IMO, the ideal situation is to have one of each, but if grooming is the primary use and only one machine can be had, I'd say get the smaller 6-9 hp machine and stay on top of grooming from the start of the season. I have an old honda 5.5 gpx160 generator motor lying around I think I'm going to build another one with, with about a 3' track footprint, and see how light I can make it. It'll be one speed, no transmission, just a centifugal clutch. I will use a longer lugged track something around 1.5"-1.75".

  35. #85
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    Quote Originally Posted by N8R View Post
    I have an old honda 5.5 gpx160 generator motor lying around I think I'm going to build another one with, with about a 3' track footprint, and see how light I can make it. It'll be one speed, no transmission, just a centifugal clutch. I will use a longer lugged track something around 1.5"-1.75".
    Something like a Technomaster maybe?

    Best Tracksled Grooming Experience?-technomaster-ruff-tm-02.jpg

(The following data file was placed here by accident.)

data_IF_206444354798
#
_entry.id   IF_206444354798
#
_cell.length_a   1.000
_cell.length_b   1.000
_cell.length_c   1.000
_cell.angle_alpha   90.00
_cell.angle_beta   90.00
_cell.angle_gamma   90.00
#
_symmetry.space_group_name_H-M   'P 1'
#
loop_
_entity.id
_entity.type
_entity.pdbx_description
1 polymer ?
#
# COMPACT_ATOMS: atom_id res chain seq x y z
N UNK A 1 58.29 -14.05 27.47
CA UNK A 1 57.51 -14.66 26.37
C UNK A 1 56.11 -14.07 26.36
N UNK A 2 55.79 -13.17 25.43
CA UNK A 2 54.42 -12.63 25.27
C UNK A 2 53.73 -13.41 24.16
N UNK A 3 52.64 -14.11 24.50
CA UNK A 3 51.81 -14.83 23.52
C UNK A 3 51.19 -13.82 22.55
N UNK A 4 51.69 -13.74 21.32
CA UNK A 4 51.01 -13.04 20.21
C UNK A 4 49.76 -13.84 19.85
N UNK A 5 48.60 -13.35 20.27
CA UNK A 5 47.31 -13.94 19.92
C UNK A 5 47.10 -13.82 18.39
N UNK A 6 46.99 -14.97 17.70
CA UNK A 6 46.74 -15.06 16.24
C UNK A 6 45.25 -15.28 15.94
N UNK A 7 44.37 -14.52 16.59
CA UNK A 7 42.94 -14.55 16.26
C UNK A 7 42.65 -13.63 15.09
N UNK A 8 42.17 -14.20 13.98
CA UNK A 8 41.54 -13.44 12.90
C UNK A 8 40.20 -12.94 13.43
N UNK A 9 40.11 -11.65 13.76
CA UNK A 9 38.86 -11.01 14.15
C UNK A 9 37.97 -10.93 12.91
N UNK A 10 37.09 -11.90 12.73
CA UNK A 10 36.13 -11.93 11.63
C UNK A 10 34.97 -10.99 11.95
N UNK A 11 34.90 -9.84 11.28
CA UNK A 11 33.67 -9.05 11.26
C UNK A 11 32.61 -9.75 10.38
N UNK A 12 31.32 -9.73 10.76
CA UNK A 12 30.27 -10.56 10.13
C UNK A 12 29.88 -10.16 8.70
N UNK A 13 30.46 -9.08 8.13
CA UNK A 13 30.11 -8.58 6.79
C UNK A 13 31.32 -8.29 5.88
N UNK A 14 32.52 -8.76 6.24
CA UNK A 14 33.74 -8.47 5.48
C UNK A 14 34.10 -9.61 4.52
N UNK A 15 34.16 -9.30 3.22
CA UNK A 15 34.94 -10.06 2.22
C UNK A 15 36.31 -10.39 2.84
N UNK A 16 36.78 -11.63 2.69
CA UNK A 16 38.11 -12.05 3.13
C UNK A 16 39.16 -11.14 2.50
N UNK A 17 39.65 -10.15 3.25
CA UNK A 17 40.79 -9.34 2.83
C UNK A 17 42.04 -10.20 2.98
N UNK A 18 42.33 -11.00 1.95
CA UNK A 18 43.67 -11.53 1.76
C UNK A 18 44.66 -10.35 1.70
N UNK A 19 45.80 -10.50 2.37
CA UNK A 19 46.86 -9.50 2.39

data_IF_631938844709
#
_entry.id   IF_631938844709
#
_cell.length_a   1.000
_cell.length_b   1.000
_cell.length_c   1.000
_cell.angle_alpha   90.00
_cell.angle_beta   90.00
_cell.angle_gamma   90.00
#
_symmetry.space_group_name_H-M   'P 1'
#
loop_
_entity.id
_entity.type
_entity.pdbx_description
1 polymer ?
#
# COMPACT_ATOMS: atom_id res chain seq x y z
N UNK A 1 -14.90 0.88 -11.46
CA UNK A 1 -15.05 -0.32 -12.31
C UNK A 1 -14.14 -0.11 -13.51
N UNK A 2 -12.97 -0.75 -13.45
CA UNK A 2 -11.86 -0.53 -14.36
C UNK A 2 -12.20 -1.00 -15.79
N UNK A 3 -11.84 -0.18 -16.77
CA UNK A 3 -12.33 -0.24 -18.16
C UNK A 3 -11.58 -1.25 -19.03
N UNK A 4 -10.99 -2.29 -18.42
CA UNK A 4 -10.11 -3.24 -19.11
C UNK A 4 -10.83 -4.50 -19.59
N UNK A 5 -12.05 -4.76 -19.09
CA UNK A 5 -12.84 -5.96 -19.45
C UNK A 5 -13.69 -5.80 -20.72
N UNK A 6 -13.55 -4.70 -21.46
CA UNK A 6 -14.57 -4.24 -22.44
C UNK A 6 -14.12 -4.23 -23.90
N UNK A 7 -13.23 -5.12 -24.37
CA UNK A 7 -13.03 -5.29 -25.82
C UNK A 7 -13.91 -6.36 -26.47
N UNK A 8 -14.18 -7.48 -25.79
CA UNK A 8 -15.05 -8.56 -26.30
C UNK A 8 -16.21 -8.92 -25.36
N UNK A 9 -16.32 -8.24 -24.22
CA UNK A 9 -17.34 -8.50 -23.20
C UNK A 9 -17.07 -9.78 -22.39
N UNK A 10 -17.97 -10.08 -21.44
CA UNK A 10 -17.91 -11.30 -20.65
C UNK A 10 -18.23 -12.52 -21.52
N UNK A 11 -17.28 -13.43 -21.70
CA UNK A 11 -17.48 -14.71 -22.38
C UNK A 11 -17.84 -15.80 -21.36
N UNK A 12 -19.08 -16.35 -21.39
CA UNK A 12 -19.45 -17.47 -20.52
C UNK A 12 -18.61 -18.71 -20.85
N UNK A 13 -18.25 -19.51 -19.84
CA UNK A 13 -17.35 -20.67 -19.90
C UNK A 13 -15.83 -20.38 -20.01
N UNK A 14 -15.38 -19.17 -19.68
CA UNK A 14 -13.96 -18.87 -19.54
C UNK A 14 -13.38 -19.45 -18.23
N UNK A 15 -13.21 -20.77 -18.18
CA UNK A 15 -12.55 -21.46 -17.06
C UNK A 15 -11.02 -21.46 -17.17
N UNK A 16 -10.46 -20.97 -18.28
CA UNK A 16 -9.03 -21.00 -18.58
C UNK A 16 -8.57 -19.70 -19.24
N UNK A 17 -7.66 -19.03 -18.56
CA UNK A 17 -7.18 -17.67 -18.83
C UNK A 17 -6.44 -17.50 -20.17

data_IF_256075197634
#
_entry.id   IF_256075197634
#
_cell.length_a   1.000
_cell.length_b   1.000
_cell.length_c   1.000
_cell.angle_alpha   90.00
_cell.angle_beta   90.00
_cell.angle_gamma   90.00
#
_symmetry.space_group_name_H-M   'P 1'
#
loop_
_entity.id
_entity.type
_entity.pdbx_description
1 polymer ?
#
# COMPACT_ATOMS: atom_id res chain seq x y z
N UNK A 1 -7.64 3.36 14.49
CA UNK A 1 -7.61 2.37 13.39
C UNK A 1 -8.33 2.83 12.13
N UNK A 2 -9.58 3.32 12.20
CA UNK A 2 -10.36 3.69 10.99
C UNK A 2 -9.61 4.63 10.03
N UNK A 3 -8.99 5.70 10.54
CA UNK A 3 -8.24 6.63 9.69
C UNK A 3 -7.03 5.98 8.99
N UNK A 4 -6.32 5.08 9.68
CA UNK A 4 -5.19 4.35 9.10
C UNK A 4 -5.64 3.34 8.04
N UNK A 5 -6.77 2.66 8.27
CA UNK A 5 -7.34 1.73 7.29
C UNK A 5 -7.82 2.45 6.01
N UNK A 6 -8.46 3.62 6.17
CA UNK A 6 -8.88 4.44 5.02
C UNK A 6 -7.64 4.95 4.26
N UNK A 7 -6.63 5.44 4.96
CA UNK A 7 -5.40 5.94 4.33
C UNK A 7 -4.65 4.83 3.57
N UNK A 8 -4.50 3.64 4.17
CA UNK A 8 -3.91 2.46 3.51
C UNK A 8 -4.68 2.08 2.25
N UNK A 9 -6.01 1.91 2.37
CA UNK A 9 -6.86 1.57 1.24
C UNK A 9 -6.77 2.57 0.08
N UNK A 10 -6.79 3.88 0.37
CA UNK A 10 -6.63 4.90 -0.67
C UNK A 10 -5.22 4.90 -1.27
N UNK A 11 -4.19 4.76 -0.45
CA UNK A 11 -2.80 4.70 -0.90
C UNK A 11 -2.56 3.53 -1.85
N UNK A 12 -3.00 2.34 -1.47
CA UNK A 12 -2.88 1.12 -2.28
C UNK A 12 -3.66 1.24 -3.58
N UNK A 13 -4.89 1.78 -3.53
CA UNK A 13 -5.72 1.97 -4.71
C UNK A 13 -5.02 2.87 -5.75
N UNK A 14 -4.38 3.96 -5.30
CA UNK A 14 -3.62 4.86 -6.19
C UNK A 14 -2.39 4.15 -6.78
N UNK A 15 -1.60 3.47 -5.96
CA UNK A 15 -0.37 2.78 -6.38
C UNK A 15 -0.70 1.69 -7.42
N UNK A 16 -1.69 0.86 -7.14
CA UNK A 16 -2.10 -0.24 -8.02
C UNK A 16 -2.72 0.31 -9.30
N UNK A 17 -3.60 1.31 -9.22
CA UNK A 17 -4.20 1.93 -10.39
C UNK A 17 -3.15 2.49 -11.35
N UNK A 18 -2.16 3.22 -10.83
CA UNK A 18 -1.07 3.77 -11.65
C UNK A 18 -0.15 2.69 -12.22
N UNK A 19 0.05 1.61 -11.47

36. #86
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    Quote Originally Posted by CycleKrieg View Post
    Something like a Technomaster maybe?

    Click image for larger version. 

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    Yeah, I'd like to build something like that, thats along the lines of what I'm thinking. Your suggestions have convinced me thats a good option to explore.

  37. #87
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    Where did you guys find that Tecnomaster thing?
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    I found pictures of this one on Unusual Locomotion.

    Technomaster is the distributor for Ruff. The new Ruff models look all 1950s with curves and cherry/cream paintjobs.

    Best Tracksled Grooming Experience?-minisnegohod-yersh-02_534x400.jpg

    The Russians have all manner of snow machines, from the Мотобуксировщик (lit. "motor snow dogs"), which we call tracksleds to mini and micro snowmobiles. Some of seen the Fisher 2MP or my favorite the SnowFly (picture below).

    Best Tracksled Grooming Experience?-show-fly-02_534x400.jpg

    If you want ideas and can read through Google Translate or have someone that can read/speak Russian, take a look at motodog.ru . They have forums, include DIY build forums with pictures. If you want to see what machines are purchasable in Stalin's neighborhood, check out master-tehno.ru .

  39. #89
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    Quote Originally Posted by skota23 View Post